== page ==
Believe it or not, the Nutrition Facts label turned 20 years old this year. It was in January of 1993 that the FDA issued the final ruling on this iconic black and white box that now graces (or has graced) the back of literally billions of food packages. Many of us can barely remember shopping for food without it, and for the rest of us it kind of feels like it’s been there all along.
A recent story on WAMU’s Metro connection features the man who designed the label and explores what went into its development. Evidently they went through 35 versions before settling on the simple box with lines and text that we know today. It certainly paid off in some sense, as the label has earned acclaim from some of the most prestigious voices in graphic design. In a different light, it’s a good thing so much thought went into it because this small collection of unbiased and straightforward data has had immense influence on our nation’s health and the global food industry.
• It has shaped how we understand nutrition and the way it impacts our health, influencing our food buying decisions for disease management and prevention – think of buying low-sodium, low-saturated fat, high-fiber, etc.
• It has shaped the entire industry of nutrition in the US, centering it on the specific fundamental components of food – macro and micronutrients – that can be learned from the label.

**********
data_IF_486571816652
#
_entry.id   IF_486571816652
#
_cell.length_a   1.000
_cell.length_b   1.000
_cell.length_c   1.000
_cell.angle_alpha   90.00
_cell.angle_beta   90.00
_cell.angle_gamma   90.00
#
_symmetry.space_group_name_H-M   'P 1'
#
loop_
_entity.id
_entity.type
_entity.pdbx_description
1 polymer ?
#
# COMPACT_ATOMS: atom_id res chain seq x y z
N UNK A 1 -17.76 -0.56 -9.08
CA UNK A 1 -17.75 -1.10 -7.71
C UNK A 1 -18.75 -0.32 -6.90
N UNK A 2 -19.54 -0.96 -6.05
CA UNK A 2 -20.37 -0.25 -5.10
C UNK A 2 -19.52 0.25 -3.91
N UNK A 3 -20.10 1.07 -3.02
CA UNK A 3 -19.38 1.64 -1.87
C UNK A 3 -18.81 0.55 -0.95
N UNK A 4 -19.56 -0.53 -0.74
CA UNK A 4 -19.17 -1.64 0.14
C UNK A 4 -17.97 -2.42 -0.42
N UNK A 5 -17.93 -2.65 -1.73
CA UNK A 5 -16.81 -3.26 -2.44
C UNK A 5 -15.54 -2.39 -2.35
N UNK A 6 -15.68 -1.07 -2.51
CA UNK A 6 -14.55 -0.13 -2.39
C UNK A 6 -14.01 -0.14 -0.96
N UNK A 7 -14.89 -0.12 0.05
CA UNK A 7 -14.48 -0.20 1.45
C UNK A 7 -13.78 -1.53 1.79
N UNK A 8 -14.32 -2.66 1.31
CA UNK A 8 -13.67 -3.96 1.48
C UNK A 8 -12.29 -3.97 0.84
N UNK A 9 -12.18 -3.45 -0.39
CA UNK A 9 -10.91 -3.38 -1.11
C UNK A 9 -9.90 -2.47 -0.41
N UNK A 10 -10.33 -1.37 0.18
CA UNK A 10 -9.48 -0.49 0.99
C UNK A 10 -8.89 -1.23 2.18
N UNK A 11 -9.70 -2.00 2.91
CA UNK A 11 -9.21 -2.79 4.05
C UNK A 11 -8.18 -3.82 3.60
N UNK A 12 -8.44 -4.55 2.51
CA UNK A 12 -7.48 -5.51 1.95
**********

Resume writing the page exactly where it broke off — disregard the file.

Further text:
• It has influenced the way that foods are manufactured, dictating recipe formulation, serving size and ingredient usage to ensure the numbers in the table jive with the nutrition trends of the day. For example, the reduction of partially hydrogenated oils to bring the trans-fat to 0g or the addition of functional fibers like inulin and chicory root to boost the grams of fiber in your breakfast cereal.
In keeping with our current age of information, the demand for this data is growing. The FDA is starting to bring the numbers to the front of food packages. The Affordable Care Act has mandated the expansion of the Nutrition Facts concept from the grocery store to the unpackaged world of restaurants, convenience stores and fast-food chains where many of us arguably consume a majority of our calories. According to a recent FDA consumer update, use of the Nutrition Facts label has increased from 44% in 2002 to 54% in 2008 (last time the survey was conducted).
More data seems good. More users… even better. But it still begs the question… are Nutrition Facts having a positive impact on our health?
Have they had a positive impact on your health? How do you use the Nutrition Facts? Do you like having nutrition information available at chain restaurants and food establishments?
Please share with us in the comments!